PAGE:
Ignazio da Asti Bernardino was an Italian author of an early Catholic missionary manual. Bernardino arrived at Luanda, in present-day Angola, as a Capuchin missionary in 1741. Two years later he was sent north to the principal mission, Soyo, which had been without a missionary for sic months following a dispute with the ruler. He was instructed to abandon the Soyo mission should the situation prove impossible, but with the help of a strong, loyal corps of Kongolese interpreters, teachers and servants of the mission, he successfully continued the work. He acted as vice-prefect in Luanda from August 1746 to June 1748. While at Soyo he was cured from an eye illness through a miraculous intervention by his former novitiate master, Ignatzio de Santhià. In 1749 he returned to Italy, where he presented two memoranda to Propaganda Fide and composed Missione in practica, a missionary manual. In March 1750 he was assigned to Bahia, Brazil, where he died.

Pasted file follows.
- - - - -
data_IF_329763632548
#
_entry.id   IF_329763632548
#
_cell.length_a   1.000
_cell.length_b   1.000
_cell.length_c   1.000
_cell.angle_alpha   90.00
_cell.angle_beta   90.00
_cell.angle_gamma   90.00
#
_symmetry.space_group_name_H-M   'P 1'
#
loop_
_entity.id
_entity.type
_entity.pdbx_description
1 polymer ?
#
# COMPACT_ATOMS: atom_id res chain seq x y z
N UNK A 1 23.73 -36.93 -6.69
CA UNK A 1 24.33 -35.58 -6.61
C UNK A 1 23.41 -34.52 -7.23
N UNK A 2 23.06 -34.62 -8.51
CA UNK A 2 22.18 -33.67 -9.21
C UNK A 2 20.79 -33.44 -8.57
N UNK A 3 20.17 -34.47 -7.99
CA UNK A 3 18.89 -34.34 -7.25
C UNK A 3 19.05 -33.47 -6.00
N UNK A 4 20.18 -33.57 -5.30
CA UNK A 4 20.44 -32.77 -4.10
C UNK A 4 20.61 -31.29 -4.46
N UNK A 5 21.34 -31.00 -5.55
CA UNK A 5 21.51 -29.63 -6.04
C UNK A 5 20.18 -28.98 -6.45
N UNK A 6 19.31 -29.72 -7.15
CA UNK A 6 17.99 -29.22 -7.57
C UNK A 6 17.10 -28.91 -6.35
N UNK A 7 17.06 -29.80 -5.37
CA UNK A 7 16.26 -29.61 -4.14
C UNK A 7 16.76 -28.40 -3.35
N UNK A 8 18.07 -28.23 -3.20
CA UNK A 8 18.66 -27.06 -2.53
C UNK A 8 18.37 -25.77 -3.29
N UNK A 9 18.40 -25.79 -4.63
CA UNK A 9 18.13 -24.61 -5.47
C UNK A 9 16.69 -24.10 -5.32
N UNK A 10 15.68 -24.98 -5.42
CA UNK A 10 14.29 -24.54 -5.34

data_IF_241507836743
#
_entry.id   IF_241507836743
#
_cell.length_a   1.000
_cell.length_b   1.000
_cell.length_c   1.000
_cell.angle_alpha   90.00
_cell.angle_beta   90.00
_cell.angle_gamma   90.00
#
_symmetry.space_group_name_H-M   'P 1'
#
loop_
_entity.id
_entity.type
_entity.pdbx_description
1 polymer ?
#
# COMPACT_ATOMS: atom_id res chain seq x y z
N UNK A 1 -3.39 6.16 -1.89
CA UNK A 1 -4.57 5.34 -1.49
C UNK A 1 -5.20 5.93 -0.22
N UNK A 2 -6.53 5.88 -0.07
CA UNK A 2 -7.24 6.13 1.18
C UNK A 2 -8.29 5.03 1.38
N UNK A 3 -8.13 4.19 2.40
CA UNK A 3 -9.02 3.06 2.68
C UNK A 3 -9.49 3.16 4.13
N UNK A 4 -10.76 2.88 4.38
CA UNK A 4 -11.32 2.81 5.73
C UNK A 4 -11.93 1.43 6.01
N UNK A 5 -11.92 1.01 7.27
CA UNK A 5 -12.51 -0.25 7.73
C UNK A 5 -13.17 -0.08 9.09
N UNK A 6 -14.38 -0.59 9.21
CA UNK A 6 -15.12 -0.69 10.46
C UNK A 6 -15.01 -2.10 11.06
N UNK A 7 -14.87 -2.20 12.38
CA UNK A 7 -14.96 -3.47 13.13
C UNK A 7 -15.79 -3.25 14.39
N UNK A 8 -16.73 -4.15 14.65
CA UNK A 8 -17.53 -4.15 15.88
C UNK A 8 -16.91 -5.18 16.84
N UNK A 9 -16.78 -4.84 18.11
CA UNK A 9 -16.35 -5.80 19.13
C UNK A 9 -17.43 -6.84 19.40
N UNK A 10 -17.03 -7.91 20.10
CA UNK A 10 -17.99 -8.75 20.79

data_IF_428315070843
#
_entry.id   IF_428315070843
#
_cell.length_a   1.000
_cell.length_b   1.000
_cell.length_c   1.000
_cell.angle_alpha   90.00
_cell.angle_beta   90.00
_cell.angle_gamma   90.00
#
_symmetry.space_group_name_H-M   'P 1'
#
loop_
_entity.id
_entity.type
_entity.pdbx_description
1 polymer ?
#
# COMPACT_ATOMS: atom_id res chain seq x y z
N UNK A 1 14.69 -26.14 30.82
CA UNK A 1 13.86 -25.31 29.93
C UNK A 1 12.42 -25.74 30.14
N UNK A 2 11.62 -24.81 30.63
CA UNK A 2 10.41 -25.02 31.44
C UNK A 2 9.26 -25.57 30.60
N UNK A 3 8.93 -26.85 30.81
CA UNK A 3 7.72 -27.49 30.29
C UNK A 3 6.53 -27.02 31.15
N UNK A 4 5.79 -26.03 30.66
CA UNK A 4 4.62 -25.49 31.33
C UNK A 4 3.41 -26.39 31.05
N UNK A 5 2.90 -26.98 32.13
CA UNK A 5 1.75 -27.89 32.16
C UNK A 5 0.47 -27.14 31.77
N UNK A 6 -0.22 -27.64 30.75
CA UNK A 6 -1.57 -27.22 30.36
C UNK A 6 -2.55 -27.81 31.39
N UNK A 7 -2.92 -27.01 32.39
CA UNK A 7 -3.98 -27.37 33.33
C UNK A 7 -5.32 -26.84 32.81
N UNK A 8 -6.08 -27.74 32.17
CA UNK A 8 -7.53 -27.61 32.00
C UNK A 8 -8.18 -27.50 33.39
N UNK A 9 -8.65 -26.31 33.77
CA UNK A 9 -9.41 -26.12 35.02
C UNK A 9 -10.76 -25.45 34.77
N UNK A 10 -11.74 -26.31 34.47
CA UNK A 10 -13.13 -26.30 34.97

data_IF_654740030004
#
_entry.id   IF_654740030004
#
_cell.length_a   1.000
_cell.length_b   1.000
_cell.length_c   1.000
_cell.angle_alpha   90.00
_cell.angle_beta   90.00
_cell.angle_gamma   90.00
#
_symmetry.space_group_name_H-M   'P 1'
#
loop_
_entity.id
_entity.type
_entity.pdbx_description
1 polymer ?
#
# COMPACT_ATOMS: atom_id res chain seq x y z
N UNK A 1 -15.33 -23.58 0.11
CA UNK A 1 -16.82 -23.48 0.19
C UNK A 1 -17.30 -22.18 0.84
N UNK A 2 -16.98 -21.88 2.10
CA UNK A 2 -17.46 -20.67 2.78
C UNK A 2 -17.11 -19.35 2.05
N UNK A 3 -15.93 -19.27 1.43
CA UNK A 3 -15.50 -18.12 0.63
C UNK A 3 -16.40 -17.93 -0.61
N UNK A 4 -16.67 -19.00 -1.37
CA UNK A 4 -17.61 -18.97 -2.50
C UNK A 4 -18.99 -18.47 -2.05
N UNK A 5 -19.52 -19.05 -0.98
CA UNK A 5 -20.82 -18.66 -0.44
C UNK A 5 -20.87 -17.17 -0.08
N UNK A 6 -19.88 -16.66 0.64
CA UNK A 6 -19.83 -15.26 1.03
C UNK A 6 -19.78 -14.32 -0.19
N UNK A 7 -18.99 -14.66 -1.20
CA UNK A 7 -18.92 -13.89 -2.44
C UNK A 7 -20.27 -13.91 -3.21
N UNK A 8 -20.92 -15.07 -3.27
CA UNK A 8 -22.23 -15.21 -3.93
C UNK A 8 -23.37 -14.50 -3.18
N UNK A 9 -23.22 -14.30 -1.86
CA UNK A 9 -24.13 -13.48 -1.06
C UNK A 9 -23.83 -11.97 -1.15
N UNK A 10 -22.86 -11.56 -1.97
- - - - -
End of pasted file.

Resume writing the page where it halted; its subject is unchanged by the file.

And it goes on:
Bernardino’s manual was finally published in 1931 with a French translation but with its authorship wrongly attributed. Written as pious advice for those intending to be missionaries, it nevertheless provides fascinating, intimate insights into the daily life of the Soyo mission in the mid-eighteenth century.
T. Filesi and Isidoro de Villapadierna, La “Missio Antiqua” dei Cappuccini nel Congo (1978); J. Nothomb, ed., La pratique missionnaire des PP. Capucins Italiens dans les royaumes de Congo, Angola et contrées adjacentes (1931).
This article is reproduced, with permission, from Biographical Dictionary of Christian Missions, copyright © 1998, by Gerald H. Anderson, W. B. Eerdmans Publishing Company, Grand Rapids, Michigan. All rights reserved.